“Down with traitor Xi Jinping” and “Freedom, no shutdowns” were written in red letters on white banners installed on the Sitong Bridge. Thick plumes of smoke also rose from the bridge, possibly as a result of the fires. Protests against the government are not prohibited, but the local police must give permission in advance. This never happens in practice.
Pictures circulated on social media show force majeure of the police arresting a person on the bridge. After that, the banners were quickly removed from the bridge, with the crowd watching from below, photographing and taking pictures. This video ended on YouTube:
The bridge is located in a neighborhood with several prestigious universities, which led to rumors about who hung the banners. The names of prominent academics have been mentioned on the Internet, but this has not yet been confirmed.
The control machine is interfering
On the Chinese internet, the censorship machine runs overtime, even today. When you search for the bridge name on social media sites like Weibo and WeChat, you won’t get results. Even comments that appeared to support the protest were promptly erased from the web. Banned or deleted WeChat and Weibo accounts are frequently reported on Twitter.
What was on the signs?
Translated from Chinese:
We want food, not coronavirus tests. We want elections, not rulers.
We want dignity, not lies. Be a citizen, not a slave.
Interrupt your ranks. Interrupt your work. Expel the treacherous tyrant Xi Jinping.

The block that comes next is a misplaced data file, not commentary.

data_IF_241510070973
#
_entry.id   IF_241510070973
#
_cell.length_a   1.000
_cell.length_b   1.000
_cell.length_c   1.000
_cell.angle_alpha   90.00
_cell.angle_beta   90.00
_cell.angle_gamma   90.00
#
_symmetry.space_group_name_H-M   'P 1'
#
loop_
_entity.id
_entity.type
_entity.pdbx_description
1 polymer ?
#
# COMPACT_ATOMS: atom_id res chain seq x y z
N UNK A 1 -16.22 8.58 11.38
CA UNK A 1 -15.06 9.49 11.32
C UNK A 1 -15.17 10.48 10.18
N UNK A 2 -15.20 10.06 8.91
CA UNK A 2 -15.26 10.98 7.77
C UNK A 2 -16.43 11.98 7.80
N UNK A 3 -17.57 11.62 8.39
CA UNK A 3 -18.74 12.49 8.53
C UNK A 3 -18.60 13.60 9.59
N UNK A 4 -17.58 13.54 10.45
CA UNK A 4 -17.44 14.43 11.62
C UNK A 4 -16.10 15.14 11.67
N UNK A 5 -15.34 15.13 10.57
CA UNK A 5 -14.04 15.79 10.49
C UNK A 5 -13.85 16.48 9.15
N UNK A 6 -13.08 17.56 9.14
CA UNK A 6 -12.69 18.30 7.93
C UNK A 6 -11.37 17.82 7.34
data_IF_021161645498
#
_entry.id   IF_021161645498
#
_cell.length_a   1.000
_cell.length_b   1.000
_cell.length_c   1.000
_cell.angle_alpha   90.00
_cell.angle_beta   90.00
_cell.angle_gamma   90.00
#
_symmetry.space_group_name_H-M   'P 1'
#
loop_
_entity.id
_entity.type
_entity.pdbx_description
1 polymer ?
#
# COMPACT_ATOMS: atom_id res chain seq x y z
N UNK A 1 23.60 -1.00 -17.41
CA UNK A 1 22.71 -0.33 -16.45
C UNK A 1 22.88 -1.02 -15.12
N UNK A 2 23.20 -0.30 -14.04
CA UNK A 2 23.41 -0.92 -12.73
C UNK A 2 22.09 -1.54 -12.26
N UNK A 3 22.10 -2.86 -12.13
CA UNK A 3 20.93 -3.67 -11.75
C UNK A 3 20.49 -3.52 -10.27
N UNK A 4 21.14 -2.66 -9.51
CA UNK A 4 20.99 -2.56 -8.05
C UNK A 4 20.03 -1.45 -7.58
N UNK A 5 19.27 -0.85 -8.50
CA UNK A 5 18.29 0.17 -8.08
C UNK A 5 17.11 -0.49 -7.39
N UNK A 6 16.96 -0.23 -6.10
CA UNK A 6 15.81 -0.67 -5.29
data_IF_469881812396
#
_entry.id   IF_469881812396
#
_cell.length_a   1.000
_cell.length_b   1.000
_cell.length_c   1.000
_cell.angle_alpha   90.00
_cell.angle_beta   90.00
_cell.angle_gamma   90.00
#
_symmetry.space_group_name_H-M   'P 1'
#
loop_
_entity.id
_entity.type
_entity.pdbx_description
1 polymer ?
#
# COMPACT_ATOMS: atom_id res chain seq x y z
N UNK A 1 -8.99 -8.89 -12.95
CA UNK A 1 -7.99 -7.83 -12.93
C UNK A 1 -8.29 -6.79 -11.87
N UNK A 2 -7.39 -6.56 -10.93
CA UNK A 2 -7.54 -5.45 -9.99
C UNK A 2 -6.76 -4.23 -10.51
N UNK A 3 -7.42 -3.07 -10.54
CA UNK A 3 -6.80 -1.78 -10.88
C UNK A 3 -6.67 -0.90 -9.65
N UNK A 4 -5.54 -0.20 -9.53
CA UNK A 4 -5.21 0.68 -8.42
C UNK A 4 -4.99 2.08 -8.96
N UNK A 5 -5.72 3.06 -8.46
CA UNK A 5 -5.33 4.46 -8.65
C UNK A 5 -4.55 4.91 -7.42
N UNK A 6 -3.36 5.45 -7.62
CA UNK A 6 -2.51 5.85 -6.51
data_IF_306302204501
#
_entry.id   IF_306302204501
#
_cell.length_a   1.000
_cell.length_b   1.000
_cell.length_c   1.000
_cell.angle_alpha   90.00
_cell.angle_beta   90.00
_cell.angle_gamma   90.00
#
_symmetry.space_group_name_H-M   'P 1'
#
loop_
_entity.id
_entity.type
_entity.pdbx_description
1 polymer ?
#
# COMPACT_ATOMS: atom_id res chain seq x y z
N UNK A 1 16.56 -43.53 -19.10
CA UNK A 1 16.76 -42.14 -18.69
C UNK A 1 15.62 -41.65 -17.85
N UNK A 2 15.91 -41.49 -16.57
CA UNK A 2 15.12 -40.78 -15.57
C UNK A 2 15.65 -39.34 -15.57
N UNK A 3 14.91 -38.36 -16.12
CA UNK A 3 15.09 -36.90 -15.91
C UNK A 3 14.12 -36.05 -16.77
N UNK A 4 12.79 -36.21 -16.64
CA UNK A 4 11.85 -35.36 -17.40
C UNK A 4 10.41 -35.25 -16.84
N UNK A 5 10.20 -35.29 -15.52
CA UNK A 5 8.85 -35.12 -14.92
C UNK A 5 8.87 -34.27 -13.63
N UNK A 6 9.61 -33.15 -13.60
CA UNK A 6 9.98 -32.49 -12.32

Eric Liu of China Digital Times, a platform that monitors the Chinese internet, recalls previous censorship measures. “The severity of this round of censorship is equal, if not worse, than that of Bing Shuai.” The Chinese tennis star disappeared from public view earlier this year after she accused a high-ranking party member of sexual assault.
The party convention is about to start
The ruling Communist Party can use protest, even if it’s small, badly now. Criticisms of the “no virus policy” of forced closures and quarantines are regularly circulating. As the five-year party congress kicks off on Sunday, Xi is expected to receive his third term as leader.
So Beijing is strictly protected. Travel rules to the city are strict and residents must also get tested for coronavirus every three days.
According to Chinese reporter Roland Smead, control of the capital will increase in the coming days. “The authorities were already on high alert for the unrest in the run-up to the party congress, but it’s just now. Beijing will do everything in its power to make the event go unimpeded.”
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